Training will always be a vital ingredient in workplace safety. When training employees to do particular jobs, safety training must be included. Communication is also important because every potentially dangerous area that is reported and addressed can prevent injuries. High-risk areas typically include unprotected machines, spills on floors and obstructions such as pallets placed in aisles.

Construction accidents: 2 injured when deck collapses

New York owners of construction companies have an enormous responsibility to protect the safety and health of their employees. Workers in this industry face multiple safety hazards every day, and compliance with federal safety regulations is vital to avoid construction accidents. This applies especially to those who work on repairing buildings damaged by hurricanes and other disasters.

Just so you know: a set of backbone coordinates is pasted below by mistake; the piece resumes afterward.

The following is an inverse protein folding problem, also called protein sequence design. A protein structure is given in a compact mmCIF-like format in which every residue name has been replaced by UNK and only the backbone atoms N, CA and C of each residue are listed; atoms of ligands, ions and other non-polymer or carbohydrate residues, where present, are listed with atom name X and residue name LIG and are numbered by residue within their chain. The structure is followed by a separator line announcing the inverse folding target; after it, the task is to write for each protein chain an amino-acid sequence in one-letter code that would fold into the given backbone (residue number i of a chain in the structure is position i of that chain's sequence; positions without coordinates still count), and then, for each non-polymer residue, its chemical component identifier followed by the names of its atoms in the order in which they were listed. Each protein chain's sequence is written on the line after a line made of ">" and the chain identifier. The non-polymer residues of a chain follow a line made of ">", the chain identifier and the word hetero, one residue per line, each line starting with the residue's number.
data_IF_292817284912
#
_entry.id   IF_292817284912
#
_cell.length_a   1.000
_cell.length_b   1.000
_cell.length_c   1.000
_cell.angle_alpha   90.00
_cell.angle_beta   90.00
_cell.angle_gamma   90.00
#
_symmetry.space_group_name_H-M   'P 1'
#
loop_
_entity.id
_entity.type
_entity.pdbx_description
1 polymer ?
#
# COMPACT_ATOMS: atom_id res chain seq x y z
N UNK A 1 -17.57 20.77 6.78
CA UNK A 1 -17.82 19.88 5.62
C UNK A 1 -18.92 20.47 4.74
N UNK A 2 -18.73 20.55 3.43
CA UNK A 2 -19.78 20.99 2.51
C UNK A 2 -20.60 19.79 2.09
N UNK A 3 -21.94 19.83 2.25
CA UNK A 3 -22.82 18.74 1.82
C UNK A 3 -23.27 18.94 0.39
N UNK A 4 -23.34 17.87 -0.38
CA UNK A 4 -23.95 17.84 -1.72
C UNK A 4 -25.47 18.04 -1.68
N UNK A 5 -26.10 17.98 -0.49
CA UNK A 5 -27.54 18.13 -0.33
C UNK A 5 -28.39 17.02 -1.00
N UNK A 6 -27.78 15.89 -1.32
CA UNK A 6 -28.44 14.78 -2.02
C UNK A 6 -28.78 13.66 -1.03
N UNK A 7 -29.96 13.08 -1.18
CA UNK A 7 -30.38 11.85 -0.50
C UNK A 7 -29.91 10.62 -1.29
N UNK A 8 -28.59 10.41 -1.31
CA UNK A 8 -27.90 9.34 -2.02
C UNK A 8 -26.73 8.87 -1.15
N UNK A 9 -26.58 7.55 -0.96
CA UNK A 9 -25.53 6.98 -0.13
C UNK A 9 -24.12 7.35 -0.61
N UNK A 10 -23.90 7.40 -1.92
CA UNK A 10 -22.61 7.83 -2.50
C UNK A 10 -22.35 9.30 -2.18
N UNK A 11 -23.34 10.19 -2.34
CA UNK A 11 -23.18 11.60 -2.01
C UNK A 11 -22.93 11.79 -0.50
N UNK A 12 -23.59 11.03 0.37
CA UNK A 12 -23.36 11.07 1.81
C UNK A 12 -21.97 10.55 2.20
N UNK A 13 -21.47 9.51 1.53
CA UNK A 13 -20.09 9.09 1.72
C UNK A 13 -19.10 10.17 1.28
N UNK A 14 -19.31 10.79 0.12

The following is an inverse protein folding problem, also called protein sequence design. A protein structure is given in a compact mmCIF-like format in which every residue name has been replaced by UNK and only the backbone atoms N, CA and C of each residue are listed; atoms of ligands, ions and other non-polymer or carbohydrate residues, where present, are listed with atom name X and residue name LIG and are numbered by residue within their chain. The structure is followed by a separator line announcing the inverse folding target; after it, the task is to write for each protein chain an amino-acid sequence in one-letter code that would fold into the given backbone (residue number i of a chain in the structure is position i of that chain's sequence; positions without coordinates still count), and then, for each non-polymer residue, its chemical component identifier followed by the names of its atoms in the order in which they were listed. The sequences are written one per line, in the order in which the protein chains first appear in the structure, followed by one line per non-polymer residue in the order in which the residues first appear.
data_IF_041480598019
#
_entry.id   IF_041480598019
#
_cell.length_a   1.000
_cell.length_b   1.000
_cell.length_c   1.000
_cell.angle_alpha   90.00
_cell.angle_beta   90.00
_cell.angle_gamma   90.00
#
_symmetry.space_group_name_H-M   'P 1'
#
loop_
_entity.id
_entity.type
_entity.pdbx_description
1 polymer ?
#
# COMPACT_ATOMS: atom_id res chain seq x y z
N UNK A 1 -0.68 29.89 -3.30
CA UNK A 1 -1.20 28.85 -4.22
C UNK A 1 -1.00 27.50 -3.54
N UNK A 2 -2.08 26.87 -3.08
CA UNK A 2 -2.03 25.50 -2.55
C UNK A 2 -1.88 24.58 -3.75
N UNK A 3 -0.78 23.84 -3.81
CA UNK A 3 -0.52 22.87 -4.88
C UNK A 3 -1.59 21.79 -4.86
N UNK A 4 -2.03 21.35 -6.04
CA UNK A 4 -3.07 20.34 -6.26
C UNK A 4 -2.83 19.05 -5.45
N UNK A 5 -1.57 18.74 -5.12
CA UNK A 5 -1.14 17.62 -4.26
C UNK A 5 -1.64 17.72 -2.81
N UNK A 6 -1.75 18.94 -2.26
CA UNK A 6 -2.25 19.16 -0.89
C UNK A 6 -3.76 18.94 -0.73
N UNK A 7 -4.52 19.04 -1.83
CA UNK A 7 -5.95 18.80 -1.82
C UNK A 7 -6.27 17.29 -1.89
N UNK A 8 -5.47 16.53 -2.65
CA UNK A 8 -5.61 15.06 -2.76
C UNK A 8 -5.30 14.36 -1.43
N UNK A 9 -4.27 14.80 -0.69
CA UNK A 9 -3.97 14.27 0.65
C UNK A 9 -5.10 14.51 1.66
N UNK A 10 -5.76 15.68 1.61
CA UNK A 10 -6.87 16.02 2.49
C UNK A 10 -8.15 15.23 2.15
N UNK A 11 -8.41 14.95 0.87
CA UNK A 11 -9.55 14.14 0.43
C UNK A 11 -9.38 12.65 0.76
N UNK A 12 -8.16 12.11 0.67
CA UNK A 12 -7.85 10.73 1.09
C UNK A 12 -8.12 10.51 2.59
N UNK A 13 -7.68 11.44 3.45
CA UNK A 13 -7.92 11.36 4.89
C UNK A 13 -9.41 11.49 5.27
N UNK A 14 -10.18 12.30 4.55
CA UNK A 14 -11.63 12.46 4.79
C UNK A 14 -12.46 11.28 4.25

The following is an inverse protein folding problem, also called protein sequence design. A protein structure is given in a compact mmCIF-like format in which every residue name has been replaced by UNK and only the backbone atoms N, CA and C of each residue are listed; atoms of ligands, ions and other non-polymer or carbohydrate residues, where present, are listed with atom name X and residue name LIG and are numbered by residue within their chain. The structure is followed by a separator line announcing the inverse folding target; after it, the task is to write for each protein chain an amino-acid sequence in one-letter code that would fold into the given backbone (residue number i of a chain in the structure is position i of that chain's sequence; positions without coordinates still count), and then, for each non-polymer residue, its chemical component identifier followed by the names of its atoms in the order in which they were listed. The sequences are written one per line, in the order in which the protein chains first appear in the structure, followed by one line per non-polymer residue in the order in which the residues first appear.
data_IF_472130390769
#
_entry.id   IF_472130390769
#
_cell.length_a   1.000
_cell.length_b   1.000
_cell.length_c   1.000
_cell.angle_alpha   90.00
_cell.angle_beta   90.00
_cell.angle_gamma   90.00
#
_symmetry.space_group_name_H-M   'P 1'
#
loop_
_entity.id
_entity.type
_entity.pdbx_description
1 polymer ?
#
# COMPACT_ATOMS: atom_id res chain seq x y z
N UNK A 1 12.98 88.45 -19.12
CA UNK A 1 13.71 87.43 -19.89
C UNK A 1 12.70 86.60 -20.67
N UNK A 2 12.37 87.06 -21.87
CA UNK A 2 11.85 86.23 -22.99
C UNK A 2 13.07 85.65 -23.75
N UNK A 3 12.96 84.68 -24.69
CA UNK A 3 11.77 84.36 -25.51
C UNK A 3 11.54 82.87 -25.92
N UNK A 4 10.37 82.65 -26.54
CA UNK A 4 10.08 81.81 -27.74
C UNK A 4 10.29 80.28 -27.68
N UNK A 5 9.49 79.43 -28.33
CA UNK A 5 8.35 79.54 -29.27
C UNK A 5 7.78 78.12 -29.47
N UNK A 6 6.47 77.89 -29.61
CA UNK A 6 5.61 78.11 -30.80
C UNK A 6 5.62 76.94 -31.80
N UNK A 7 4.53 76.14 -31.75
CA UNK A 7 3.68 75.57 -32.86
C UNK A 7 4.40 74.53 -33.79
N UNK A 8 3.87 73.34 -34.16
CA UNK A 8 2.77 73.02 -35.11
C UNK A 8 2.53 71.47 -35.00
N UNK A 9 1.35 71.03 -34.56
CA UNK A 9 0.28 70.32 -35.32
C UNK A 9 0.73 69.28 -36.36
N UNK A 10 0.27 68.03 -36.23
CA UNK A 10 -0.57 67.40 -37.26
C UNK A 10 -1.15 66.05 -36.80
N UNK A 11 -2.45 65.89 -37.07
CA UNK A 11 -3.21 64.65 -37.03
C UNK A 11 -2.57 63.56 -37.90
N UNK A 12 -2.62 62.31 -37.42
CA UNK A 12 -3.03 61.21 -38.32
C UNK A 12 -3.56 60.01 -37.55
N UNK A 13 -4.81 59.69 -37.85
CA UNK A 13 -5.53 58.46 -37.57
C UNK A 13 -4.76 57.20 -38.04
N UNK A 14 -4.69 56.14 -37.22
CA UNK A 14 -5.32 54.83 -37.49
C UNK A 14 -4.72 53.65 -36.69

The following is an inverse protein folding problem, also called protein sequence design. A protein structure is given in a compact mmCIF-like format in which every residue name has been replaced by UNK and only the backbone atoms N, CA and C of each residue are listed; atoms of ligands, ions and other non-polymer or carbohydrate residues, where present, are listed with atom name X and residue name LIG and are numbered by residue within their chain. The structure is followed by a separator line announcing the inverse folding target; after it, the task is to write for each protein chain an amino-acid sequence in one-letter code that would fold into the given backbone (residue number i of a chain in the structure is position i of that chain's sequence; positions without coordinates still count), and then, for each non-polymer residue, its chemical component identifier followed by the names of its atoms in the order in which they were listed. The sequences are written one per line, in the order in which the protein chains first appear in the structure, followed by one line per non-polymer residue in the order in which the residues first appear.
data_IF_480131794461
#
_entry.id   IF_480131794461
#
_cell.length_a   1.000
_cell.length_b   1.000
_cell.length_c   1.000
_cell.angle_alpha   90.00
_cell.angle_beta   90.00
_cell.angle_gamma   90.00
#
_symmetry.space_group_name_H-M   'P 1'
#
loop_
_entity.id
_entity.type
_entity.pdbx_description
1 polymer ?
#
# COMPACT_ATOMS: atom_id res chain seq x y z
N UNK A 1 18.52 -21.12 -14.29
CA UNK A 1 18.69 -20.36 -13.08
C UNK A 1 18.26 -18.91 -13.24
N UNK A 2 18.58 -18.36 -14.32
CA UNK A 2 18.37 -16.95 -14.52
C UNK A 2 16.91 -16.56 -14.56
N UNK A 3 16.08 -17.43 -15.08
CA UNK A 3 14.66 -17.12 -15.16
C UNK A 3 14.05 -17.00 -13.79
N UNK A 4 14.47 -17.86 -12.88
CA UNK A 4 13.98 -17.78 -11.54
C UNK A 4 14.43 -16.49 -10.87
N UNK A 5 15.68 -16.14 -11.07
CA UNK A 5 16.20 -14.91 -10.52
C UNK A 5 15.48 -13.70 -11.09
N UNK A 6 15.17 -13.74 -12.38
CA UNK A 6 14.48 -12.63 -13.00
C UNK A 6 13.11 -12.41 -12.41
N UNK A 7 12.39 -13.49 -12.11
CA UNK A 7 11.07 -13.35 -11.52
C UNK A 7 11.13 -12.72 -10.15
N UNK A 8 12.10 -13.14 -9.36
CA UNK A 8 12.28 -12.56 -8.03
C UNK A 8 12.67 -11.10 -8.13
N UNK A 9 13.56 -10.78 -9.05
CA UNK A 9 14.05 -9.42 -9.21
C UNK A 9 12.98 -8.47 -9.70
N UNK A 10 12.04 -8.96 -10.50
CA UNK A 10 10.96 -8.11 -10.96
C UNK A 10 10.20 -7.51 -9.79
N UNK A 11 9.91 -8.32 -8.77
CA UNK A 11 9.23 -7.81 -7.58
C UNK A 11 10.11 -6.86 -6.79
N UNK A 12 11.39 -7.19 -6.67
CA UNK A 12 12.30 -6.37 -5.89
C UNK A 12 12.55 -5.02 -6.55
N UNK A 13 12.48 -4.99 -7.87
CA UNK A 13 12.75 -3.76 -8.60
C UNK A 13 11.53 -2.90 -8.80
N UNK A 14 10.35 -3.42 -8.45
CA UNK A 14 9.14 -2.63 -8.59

Two employees of a home improvement company were recently injured when a deck on which they were working collapsed. Reportedly, the incident occurred at a property on Long Island. The men were working on elevating a home after the structure was compromised during Hurricane Sandy.

Injured workers: Can maker cited for causing hearing loss

Many workers nationwide, including in New York, are exposed to excessive noise levels on the job every day. A spokesperson for the Occupational Safety and Health Administration put the annual number of injured workers following exposure to hazardous noise levels at 22 million. He also said exposure to sustained high levels of noise damages the nerve endings in the inner ear and could lead to irreparable, permanent hearing loss.